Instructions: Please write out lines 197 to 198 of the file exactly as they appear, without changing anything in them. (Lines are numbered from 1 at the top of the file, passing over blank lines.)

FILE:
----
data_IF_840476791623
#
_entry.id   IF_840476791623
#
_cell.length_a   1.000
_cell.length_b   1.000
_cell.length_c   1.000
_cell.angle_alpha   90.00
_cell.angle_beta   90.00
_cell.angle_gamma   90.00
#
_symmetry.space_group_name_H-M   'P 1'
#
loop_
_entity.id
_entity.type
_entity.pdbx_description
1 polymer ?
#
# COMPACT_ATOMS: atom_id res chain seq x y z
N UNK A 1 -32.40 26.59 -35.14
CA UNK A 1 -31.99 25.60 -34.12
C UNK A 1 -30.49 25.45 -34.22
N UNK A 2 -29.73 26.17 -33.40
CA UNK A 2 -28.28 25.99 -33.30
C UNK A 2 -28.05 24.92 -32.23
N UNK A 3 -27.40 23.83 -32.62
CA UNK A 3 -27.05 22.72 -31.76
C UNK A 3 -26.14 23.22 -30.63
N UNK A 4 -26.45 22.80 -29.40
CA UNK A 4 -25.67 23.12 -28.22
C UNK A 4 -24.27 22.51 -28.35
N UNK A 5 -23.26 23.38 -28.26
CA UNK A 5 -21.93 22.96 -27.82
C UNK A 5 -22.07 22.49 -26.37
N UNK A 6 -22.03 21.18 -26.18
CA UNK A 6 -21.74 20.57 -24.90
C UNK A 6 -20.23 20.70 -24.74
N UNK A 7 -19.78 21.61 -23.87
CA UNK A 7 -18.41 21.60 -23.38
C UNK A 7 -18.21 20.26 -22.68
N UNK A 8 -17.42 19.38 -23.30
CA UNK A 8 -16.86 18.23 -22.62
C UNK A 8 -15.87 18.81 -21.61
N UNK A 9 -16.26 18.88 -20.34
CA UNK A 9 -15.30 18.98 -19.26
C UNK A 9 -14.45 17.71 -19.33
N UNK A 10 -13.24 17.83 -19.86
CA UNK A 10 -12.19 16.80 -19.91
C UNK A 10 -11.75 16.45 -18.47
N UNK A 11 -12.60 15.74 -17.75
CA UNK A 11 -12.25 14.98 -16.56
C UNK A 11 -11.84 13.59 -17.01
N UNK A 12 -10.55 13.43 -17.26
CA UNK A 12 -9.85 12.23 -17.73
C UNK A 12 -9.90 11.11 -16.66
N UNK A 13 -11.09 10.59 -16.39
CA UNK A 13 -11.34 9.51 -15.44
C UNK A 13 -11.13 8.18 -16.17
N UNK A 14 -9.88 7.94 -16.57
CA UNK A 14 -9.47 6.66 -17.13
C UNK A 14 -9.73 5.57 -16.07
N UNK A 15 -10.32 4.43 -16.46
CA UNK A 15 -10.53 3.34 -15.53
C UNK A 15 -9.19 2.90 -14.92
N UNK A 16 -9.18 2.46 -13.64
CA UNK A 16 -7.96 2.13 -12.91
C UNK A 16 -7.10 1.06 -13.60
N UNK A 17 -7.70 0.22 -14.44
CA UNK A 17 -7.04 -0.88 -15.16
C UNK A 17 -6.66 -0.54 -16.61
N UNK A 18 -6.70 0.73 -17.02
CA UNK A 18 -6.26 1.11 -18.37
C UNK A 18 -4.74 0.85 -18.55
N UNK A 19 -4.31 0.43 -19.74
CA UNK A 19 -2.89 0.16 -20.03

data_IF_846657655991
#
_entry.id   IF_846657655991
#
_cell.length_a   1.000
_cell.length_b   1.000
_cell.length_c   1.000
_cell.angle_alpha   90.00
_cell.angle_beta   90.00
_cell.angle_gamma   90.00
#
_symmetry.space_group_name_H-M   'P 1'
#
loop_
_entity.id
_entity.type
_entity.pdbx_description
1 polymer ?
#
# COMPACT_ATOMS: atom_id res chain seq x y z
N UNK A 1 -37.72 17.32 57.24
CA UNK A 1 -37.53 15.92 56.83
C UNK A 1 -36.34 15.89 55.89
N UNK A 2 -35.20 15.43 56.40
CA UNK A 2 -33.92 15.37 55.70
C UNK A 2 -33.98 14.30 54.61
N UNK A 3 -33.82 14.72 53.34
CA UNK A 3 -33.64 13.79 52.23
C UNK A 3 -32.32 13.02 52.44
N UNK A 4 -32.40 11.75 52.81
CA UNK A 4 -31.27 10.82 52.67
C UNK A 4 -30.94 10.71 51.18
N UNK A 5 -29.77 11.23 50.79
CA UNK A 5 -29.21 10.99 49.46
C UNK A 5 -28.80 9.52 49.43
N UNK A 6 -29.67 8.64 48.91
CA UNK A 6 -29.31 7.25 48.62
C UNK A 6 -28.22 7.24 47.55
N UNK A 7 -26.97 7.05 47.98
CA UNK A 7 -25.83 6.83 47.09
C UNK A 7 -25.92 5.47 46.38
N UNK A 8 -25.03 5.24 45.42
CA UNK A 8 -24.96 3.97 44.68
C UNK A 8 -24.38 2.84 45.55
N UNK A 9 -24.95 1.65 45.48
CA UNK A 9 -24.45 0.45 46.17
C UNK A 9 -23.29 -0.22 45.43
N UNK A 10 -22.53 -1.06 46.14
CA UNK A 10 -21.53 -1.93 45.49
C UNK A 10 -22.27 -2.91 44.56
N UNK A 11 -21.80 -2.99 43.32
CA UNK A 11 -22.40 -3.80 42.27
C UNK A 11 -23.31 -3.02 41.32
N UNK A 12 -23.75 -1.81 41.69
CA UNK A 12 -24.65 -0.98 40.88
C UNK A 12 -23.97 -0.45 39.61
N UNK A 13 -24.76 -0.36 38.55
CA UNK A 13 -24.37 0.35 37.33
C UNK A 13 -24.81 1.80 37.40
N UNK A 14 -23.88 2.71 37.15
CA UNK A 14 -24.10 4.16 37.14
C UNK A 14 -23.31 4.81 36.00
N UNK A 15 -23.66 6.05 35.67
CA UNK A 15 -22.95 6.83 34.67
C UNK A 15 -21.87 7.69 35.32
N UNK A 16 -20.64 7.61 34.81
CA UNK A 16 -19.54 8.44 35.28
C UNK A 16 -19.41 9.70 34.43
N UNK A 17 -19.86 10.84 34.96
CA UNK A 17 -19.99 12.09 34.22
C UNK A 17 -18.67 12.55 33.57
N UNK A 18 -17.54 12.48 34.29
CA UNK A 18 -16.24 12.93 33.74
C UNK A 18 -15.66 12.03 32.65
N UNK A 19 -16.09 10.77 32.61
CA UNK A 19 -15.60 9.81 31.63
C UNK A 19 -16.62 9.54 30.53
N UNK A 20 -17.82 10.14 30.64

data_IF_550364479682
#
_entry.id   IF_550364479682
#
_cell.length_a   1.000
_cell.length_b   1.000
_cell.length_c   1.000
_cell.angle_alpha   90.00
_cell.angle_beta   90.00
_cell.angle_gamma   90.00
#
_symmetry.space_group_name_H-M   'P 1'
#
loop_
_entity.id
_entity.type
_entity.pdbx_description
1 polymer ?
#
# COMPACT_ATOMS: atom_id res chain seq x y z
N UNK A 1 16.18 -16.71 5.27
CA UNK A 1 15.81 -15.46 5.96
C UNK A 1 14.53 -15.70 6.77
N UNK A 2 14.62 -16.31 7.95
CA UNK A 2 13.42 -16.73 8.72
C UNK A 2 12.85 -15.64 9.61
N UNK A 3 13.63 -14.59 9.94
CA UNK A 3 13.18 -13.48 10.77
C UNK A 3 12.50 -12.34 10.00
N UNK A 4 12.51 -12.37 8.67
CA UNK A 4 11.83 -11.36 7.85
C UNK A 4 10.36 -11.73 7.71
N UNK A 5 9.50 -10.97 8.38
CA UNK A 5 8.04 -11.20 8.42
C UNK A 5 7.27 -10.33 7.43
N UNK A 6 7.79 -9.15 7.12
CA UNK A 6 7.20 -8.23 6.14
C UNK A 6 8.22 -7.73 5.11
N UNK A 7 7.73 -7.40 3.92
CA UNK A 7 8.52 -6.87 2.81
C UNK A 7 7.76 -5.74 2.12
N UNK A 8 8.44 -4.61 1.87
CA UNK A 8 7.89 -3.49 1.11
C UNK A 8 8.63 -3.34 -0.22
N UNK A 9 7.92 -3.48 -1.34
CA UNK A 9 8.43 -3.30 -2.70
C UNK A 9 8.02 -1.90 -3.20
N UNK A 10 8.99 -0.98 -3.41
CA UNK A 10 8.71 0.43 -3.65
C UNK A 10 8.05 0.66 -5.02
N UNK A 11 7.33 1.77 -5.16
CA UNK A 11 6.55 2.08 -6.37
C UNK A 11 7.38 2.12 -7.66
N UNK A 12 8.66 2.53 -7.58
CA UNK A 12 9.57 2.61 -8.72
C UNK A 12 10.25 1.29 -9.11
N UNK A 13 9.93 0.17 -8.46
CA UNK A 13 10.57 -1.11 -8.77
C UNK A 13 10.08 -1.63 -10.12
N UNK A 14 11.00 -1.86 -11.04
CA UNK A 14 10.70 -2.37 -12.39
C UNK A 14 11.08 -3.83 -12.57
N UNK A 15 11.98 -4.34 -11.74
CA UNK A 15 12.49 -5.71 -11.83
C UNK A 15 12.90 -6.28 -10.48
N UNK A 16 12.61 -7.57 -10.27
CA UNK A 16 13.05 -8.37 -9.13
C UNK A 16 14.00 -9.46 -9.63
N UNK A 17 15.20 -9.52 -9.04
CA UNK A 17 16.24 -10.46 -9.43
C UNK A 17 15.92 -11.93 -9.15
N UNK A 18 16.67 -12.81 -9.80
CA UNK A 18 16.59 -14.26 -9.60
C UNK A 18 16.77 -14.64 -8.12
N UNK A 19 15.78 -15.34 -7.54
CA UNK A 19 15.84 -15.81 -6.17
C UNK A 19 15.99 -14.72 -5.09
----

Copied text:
CA UNK A 8 7.89 -3.49 1.11
C UNK A 8 8.63 -3.34 -0.22